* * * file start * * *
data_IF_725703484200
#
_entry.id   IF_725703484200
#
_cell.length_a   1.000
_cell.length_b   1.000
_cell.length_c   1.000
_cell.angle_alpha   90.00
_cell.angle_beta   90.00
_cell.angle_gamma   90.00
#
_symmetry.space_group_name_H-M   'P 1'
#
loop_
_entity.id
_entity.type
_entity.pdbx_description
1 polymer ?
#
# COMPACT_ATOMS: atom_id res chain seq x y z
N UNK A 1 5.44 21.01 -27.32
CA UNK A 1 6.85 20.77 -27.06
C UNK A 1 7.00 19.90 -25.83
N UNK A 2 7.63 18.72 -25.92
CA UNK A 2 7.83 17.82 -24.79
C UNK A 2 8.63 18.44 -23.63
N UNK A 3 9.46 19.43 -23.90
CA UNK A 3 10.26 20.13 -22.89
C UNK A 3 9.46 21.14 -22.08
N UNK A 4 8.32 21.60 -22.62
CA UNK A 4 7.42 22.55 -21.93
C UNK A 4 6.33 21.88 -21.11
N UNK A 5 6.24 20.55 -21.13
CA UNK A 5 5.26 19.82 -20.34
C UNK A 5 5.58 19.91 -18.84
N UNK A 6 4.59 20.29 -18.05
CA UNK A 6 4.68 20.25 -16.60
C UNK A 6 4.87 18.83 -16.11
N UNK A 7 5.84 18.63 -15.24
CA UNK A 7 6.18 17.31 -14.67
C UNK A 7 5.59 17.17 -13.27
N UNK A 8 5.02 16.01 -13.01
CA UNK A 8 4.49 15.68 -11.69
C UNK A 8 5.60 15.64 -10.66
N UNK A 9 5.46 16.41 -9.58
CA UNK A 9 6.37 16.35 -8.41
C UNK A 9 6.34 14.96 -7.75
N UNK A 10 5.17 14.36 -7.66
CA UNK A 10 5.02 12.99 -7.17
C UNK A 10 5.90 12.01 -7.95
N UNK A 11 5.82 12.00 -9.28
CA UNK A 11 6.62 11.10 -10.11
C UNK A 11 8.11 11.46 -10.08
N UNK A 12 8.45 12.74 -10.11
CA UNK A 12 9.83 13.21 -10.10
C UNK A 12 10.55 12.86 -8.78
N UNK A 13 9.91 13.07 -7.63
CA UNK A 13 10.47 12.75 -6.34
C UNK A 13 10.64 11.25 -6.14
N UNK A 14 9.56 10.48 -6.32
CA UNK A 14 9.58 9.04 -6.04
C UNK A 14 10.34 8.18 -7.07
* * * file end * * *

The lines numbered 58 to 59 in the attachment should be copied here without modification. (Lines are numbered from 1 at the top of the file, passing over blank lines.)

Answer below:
CA UNK A 13 10.47 12.75 -6.34
C UNK A 13 10.64 11.25 -6.14